Baby Ready Pets
Baby-Ready Pets is a free, two-hour workshop to help expectant families in northern Virginia prepare their home and their pets for the arrival of the new baby. This workshop:
- Provides tips and strategies for making the home a safe and (relatively) stress-free experience for all, and
- Has been endorsed by the ASPCA.
After the workshop, participants may call or email follow-up questions if they need additional support.
Safekeeping (Companions in Crisis)
If you are an Arlington County or Falls Church City resident, and you are experiencing a health or housing crisis (i.e. unexpected hospitalization, house fire), AWLA can shelter your pet on a short-term basis, through the Safekeeping program, giving you time to make other arrangements.
Pets are permitted to stay for up to two weeks, and there is no restriction on the number of times people can use the service. The pet’s owner is required to contact AWLA on a weekly basis during the safekeeping period to check on the wellbeing of their pet, and is permitted to visit their pet during the League’s regular visiting hours.
Veterinary Assistance Program
Through the Ross-Roberts Emergency Veterinary Assistance fund, the League makes small, no-interest loans to low-income pet owners who need emergency veterinary care for their pets but cannot afford the costs up-front. AWLA doesn’t cover expenses for basic pet care (shots, check-ups, teeth-cleaning) or chronic, life-long conditions (i.e. diabetes, heart condition, allergies). The owner agrees to pay back the loan in monthly installments and to have their pet spayed or neutered if it is not already.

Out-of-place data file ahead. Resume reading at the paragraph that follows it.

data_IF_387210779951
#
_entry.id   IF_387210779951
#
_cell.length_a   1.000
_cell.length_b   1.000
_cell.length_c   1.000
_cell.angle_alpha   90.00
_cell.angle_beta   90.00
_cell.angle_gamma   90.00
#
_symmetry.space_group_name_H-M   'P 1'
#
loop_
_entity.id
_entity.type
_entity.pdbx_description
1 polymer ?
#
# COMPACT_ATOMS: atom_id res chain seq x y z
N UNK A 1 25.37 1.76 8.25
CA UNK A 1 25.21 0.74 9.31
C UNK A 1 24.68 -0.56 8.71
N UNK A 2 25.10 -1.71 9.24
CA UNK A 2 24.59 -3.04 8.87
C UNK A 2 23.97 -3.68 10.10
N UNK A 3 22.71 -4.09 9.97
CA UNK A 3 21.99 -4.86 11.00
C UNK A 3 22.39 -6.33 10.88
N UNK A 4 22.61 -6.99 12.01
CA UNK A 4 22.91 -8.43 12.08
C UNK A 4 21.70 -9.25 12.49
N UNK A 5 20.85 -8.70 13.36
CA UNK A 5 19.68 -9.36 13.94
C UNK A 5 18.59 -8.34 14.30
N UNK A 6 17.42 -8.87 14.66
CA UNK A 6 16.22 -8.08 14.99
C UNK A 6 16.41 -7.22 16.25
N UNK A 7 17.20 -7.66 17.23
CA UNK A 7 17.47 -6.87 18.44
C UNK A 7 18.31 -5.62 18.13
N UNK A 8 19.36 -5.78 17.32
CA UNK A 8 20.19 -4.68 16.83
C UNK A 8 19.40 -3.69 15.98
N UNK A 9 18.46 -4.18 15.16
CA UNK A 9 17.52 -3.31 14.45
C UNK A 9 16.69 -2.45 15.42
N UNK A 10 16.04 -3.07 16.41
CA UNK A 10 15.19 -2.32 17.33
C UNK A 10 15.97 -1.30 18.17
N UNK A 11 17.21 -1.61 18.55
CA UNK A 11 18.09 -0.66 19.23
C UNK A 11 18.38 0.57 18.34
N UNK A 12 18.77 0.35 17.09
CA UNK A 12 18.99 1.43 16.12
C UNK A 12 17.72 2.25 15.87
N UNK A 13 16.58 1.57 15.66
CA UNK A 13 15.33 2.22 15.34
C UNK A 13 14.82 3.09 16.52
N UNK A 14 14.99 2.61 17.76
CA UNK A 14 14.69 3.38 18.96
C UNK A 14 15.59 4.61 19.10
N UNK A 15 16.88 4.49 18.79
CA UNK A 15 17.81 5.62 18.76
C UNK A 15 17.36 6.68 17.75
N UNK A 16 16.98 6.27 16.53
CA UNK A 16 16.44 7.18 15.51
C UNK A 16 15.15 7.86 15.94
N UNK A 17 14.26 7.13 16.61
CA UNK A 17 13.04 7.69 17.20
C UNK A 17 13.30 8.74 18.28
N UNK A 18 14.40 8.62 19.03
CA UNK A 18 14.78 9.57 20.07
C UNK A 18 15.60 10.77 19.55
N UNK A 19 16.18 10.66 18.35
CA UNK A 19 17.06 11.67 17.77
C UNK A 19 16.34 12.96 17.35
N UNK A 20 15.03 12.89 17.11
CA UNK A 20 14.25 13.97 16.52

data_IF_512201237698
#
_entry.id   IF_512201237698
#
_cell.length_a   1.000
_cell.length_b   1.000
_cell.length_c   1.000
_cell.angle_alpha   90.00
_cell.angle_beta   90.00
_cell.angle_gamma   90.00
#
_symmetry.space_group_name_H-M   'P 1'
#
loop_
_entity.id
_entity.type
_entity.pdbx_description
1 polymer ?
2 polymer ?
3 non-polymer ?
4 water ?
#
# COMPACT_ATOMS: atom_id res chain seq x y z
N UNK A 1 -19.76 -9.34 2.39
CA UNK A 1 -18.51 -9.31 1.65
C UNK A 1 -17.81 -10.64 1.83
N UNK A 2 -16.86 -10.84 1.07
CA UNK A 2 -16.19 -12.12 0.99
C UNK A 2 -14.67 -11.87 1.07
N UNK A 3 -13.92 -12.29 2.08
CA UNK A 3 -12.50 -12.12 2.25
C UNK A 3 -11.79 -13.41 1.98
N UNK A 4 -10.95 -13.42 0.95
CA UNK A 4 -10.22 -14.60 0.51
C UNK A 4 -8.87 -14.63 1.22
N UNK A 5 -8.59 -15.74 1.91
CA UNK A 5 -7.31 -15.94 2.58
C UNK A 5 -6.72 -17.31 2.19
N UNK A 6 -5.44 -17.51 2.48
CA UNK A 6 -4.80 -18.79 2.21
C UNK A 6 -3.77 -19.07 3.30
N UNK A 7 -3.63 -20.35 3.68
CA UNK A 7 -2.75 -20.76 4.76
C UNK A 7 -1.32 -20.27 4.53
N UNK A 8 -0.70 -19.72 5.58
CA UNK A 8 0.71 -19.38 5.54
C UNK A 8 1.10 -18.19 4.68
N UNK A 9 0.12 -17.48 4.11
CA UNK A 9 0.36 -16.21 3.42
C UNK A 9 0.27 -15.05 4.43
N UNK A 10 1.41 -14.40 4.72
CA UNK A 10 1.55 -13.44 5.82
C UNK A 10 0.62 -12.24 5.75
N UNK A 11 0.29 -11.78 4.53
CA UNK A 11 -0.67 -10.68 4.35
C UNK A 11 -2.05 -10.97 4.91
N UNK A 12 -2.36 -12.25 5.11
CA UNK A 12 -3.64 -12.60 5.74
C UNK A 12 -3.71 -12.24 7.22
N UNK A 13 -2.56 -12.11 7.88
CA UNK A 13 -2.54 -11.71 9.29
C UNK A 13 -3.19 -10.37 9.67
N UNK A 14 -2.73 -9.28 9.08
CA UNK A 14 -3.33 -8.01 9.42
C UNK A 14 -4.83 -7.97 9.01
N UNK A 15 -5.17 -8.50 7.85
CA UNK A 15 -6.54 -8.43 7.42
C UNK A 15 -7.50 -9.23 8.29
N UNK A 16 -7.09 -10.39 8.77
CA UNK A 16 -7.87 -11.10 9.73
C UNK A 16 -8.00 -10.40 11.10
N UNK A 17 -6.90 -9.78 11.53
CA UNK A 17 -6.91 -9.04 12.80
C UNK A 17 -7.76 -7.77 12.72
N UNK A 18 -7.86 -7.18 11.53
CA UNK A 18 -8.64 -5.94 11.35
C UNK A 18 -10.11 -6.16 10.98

Arlington is fortunate to have AWLA offering these services in our community. For more information about these programs, visit www.awla.org
Peter Rousselot is a former member of the Central Committee of the Democratic Party of Virginia and former chair of the Arlington County Democratic Committee.
The inaugural event will be held at Lubber Run Amphitheater this Sunday, June 29, starting at 6:00 p.m.
Attendees can bring their dogs and a picnic meal, or buy boxed dinners from La Cote d’Or onsite. The AWLA will also hold a raffle for a birdhouse replica of the Lincoln-era White House. The philharmonic will play “marches and animal-related classics” from pieces by Aaron Copland, John Philip Sousa and Johann Sebastian Bach, according to an AWLA press release.